A version of this story appeared in the February 22 edition of CNN’s Coronavirus: Fact vs. Fiction newsletter. Sign up here to receive the need-to-know headlines every weekday.

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The United States could be just days away from getting a third vaccine approved. In analysis released Wednesday, the US Food and Drug Administration (FDA) said the Johnson & Johnson Covid-19 vaccine has met the requirements for emergency use authorization.

President Joe Biden will commemorate the victims with a candle lighting ceremony and a moment of silence later today.

The once unfathomable milestone arrives just over a year after the first US death. But it also comes at a rare moment of hope. Covid-19 hospitalizations in the US have dropped to the lowest level since early November, when the fall surge in cases and deaths began. The vaccination drive continues according to the plan. Over the weekend, federal officials said states would receive more doses of Covid-19 vaccines than they “have ever received before” in the coming days. The bad weather in parts of the country has caused a backlog of about 6 million vaccine doses, which the White House hopes to clear by midweek.

Despite the vaccination rollout progress, leading medical experts and associations have pleaded with people to keep following the rules. The pandemic is far from over and the virus keeps spreading, albeit at a slower rate. According to the University of Washington’s Institute for Health Metrics and Evaluation, another 91,000 Americans are projected to die from the disease by June 1.

There’s more good news on vaccines. Real-life data from the United Kingdom has shown that the vaccination rollout is having a positive impact – even after just one dose.


Q: Are the US winter storms affecting Covid-19 vaccination distribution?

A: Health experts have said that data so far has shown that Covid-19 vaccines prevent symptoms of the virus – but a new study suggests that the Moderna and Pfizer/BioNTech vaccines may also prevent infections.

A team at the Mayo Clinic health system looked at more than 31,000 people across four states who had received at least one dose of either vaccine – and found the vaccines were upward of 80% effective in preventing infection 36 days after the first dose.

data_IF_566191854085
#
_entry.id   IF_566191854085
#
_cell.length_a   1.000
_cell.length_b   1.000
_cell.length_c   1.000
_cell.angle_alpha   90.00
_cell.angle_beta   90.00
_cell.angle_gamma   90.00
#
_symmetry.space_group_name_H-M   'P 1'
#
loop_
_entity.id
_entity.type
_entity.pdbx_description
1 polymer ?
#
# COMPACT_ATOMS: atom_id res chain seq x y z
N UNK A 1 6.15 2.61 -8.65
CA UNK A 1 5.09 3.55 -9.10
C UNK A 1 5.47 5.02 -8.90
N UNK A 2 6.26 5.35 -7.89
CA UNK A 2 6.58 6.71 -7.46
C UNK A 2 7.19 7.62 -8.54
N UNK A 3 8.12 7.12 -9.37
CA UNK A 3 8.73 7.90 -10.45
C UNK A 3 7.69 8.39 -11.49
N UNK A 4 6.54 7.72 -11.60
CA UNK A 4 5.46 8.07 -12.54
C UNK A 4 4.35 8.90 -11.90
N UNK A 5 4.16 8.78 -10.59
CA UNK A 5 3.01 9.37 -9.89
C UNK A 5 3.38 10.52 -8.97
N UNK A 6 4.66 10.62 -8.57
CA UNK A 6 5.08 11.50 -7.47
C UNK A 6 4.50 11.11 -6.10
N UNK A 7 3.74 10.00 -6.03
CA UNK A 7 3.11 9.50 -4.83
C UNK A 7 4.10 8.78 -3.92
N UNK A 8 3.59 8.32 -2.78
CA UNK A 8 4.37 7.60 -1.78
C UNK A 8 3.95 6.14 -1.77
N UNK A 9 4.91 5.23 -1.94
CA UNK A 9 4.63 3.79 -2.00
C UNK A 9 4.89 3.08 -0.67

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This device is crucial in the fight against Covid. It may not work on dark skin

The pulse oximeter has been an essential tool for doctors treating Covid-19 patients. The small clamp-like devices attach painlessly to a patient’s finger and constantly monitor the amount of oxygen in their blood.

But they may not work well for people with dark skin, according to multiple studies and government health agencies. One study showed that in White patients, the pulse oximeter gave a misleading number 3.6% of the time, while in Black patients, it was 11.7% of the time.

Pulse oximeters work by sending two types of red light through your finger to detect the color of your blood; bright red blood is highly oxygenated, while blue or purplish blood is less. If the device isn’t calibrated for darker skin, the pigmentation could affect how the light is absorbed.

A pulse oximeter is attached to a patient's finger.

CNN Exclusive: WHO panel to recommend ‘deeper’ study of early Covid-19 clues

The World Health Organization’s preliminary report into the origins of the novel coronavirus will recommend more extensive contact tracing of the first known patient with Covid-19 in Wuhan, China, as well as the supply chain of nearly a dozen traders in the Huanan seafood market, which is thought to have played a role in the early spread of Covid-19 in late 2019, according to investigators familiar with the draft report.

WHO chief: This our best chance at defeating the pandemic

Tracking Covid-19 vaccinations worldwide



Distance learning has taken away a lot of the social and emotional aspects of education, including teaching children about empathy.

We asked Helen Demetriou, a lecturer in psychology and education at the University of Cambridge, how parents can make up for this loss.

“We need to keep reminding children to always think about things from someone else’s perspective. How are they feeling? What are they thinking that made them behave like that?,” she said.

Pandemic paranoia is a real thing. Here’s how to deal with it.


In today’s episode, CNN’s Chief Medical Correspondent Dr. Sanjay Gupta talks to Barrett about her Covid-19 dream survey and why we’re having good and bad dreams a year into the pandemic. Listen now.

“A lot of it falls on the patient and having to understand and come to terms with the fact that their life needs to change for them to get better.” – Dr. Dayna McCarthy, Mount Sinai Hospital